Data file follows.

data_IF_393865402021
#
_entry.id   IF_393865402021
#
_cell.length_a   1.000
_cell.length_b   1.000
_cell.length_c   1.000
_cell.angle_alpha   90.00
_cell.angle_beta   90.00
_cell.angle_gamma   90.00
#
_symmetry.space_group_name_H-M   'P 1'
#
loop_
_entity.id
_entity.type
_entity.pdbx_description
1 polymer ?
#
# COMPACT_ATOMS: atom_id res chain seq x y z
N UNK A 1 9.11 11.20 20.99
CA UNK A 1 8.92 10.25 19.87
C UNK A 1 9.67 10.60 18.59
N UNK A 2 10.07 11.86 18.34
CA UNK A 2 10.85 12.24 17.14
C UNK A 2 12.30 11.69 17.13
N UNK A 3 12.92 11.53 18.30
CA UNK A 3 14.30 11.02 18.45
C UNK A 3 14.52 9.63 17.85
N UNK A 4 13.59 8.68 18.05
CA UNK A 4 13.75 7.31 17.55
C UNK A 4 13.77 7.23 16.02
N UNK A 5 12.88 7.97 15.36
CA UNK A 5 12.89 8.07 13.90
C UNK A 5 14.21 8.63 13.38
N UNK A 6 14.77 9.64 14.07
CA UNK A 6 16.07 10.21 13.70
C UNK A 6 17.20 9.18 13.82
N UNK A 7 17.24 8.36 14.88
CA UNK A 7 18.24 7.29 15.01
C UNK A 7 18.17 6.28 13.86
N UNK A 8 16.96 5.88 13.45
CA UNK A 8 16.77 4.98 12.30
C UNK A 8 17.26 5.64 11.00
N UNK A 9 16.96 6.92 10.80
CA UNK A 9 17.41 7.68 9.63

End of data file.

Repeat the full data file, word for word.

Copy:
data_IF_393865402021
#
_entry.id   IF_393865402021
#
_cell.length_a   1.000
_cell.length_b   1.000
_cell.length_c   1.000
_cell.angle_alpha   90.00
_cell.angle_beta   90.00
_cell.angle_gamma   90.00
#
_symmetry.space_group_name_H-M   'P 1'
#
loop_
_entity.id
_entity.type
_entity.pdbx_description
1 polymer ?
#
# COMPACT_ATOMS: atom_id res chain seq x y z
N UNK A 1 9.11 11.20 20.99
CA UNK A 1 8.92 10.25 19.87
C UNK A 1 9.67 10.60 18.59
N UNK A 2 10.07 11.86 18.34
CA UNK A 2 10.85 12.24 17.14
C UNK A 2 12.30 11.69 17.13
N UNK A 3 12.92 11.53 18.30
CA UNK A 3 14.30 11.02 18.45
C UNK A 3 14.52 9.63 17.85
N UNK A 4 13.59 8.68 18.05
CA UNK A 4 13.75 7.31 17.55
C UNK A 4 13.77 7.23 16.02
N UNK A 5 12.88 7.97 15.36
CA UNK A 5 12.89 8.07 13.90
C UNK A 5 14.21 8.63 13.38
N UNK A 6 14.77 9.64 14.07
CA UNK A 6 16.07 10.21 13.70
C UNK A 6 17.20 9.18 13.82
N UNK A 7 17.24 8.36 14.88
CA UNK A 7 18.24 7.29 15.01
C UNK A 7 18.17 6.28 13.86
N UNK A 8 16.96 5.88 13.45
CA UNK A 8 16.77 4.98 12.30
C UNK A 8 17.26 5.64 11.00
N UNK A 9 16.96 6.92 10.80
CA UNK A 9 17.41 7.68 9.63